Sunday, April 12, 2009

The PuppyScientist Syndrome

This post is an expanded version of comments I offered at another blog in response to the question, “Does sexism get worse as you get older?”. Note: I’m referring here to any behavior (male or female) in which people are treated differently because of gender as “sexism”. The idea originally posed was that males are fine when they mentor younger women, but when the woman becomes a successful colleague (re: competitor) some males react negatively and begin various disrespectful and sometimes outright aggressive behavior toward females. Most of the older respondents to this question at the other blog stated that they had experienced increased sexism by male colleagues and/or superiors. Several of the younger respondents said they were not sure, since they were still students or post-docs.

I think that the experience of increased sexism with age can be the result of two processes: 1) sexism is actually greater for older than for younger women and/or 2) as women age, they become more aware of instances of sexism (better able to spot it). I think both are probably valid explanations.

Let’s take a look at the first explanation. When women are students or post-docs in laboratories run by a male scientist, they tend to be supported and encouraged because they are still in a subordinate position (to the male) and therefore not a threat. I think of this phenomenon as the “PuppyScientist Syndrome”, which arose out of conversations with another senior female scientist. When you are young, cute, cuddly and bursting with enthusiasm, everyone wants to pat you and encourage you. Both female and male students experience this to some degree.

But the similarity often ends when the female advances to become a successful colleague, especially at another institution that did not know her as a PuppyScientist. She may be treated well in the beginning, due to the lingering PuppyScientist effect. As the PuppyScientist matures, this perception fades, especially if she begins to growl or bark (speak out) at faculty meetings. The weaker pack members (faculty who are not productive) also will be threatened if she shows signs of being highly productive (e.g., brings in a multi-million dollar grant or publishes in Science). Not all male colleagues will react negatively, but some will. Not all females experience this change in treatment as they advance, but many do.

Her male counterparts, however, are naturally accepted into the pack and treated with increasing respect with each successive accomplishment. They are automatically assumed to be in line to be an Alpha Male someday.

One of the most telling stories I’ve heard recently regarding gender bias was told by a scientist (Dr. Ben Barres) who underwent a sex change (female to male). Some time after changing sex, Barres gave a seminar. Afterwards, two (male) faculty members were overheard discussing the seminar. One said to his colleague, “Dr. Barres’s seminar was outstanding, wasn’t it? He is a much better scientist than his sister.” Barres, of course, does not have a sister. Dr. Barres also tells of the dramatic difference in his treatment as a professional before and after his change from female to male gender. One of his talks “Dearth of Women in Science” discusses why he thinks there are still fewer women than men in the sciences. A video of his presentation can be seen here.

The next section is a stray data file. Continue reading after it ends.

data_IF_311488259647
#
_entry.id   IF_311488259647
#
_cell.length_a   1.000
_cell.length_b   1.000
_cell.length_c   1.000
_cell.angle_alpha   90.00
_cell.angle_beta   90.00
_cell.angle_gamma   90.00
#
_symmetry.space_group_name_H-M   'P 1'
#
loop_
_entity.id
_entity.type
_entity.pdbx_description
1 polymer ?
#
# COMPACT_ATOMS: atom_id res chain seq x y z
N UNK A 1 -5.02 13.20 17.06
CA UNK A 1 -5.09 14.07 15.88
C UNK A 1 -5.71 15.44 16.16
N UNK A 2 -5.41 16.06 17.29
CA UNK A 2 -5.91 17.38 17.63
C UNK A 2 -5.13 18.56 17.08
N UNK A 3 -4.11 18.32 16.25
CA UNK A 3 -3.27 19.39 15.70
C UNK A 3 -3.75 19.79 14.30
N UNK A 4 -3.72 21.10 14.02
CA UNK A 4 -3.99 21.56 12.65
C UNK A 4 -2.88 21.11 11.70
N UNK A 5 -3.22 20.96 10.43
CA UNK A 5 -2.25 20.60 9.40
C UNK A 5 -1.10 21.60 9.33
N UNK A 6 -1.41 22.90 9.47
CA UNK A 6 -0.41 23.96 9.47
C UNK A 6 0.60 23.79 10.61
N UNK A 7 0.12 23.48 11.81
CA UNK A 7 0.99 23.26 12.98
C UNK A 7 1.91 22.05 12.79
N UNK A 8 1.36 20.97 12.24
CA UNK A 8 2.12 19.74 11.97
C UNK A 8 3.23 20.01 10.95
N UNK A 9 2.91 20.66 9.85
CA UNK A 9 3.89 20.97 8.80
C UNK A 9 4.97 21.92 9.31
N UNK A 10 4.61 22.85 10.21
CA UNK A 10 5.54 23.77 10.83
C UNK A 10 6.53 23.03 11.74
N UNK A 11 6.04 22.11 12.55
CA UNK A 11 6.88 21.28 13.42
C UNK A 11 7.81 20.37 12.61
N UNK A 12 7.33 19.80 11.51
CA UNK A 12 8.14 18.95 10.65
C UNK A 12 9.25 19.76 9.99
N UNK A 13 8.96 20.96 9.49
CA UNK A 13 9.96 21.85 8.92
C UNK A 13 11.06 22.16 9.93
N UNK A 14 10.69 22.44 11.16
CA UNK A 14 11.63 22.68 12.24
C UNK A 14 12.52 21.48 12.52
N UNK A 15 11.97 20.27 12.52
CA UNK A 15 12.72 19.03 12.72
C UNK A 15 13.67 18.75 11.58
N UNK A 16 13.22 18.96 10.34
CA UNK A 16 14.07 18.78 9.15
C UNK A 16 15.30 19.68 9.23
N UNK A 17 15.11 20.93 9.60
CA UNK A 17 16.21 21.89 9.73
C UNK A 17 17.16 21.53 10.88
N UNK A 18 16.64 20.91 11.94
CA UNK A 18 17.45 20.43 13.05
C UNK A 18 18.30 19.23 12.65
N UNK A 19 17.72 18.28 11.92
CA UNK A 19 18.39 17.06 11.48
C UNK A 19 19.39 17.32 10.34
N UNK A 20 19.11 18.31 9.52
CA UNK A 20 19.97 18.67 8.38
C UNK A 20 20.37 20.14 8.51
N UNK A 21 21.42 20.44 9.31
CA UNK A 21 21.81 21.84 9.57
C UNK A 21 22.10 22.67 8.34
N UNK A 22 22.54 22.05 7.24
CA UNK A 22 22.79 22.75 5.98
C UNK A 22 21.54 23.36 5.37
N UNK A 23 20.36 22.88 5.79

Let’s now consider the second explanation, that women become more aware of sexism or are better able to spot it as they mature. I had a conversation recently with a young female scientist who has just completed her Ph.D. In the course of our discussion, I asked how she perceived her experience during graduate school (as a female) and her expectations for the future (I try to ask this whenever the opportunity arises). Her response basically was that she had experienced no bias and did not anticipate any disadvantages due to her gender.

I responded that it was great she had had a positive experience, but that I and others had not been so lucky. I had been discouraged from pursuing a career in science from childhood (being told that women are innately incapable of being successful as scientists). Later experiences involved less blatant but no less discouraging actions. I went on to suggest that failure to recognize the more subtle forms of bias might lead to a false sense of security.

She asked for an example, so I described a common behavior (of males) that involves the male offering to help the female with something. I’m talking here about a situation in which the female is perfectly capable of carrying out the task independently, but the male is interceding either in a chivalrous (and unconscious) gesture or in a very deliberate way. Regardless of the reason, the effect is to undermine the authority and confidence of the female. When challenged, men often protest that they are “just trying to be helpful”. There is nothing wrong with chivalry, but when it’s applied in a setting that should be gender-neutral, it is inappropriate.

When I finished this description, she said that this reminded her of something that happened when she was in graduate school. A technician working for her advisor frequently tried to tell her how she should carry out her project. She ultimately had to tell him to back off. She subconsciously recognized that allowing this to continue was harmful to her efforts to develop as a scientist and took action. However, she had not identified this experience as a type of bias.

The experiences I describe above derive from gender stereotyping (men are strong and women are weak—and therefore need help). Again, there is nothing wrong with helping others. It’s when the helpfulness is applied inappropriately that poses the problem.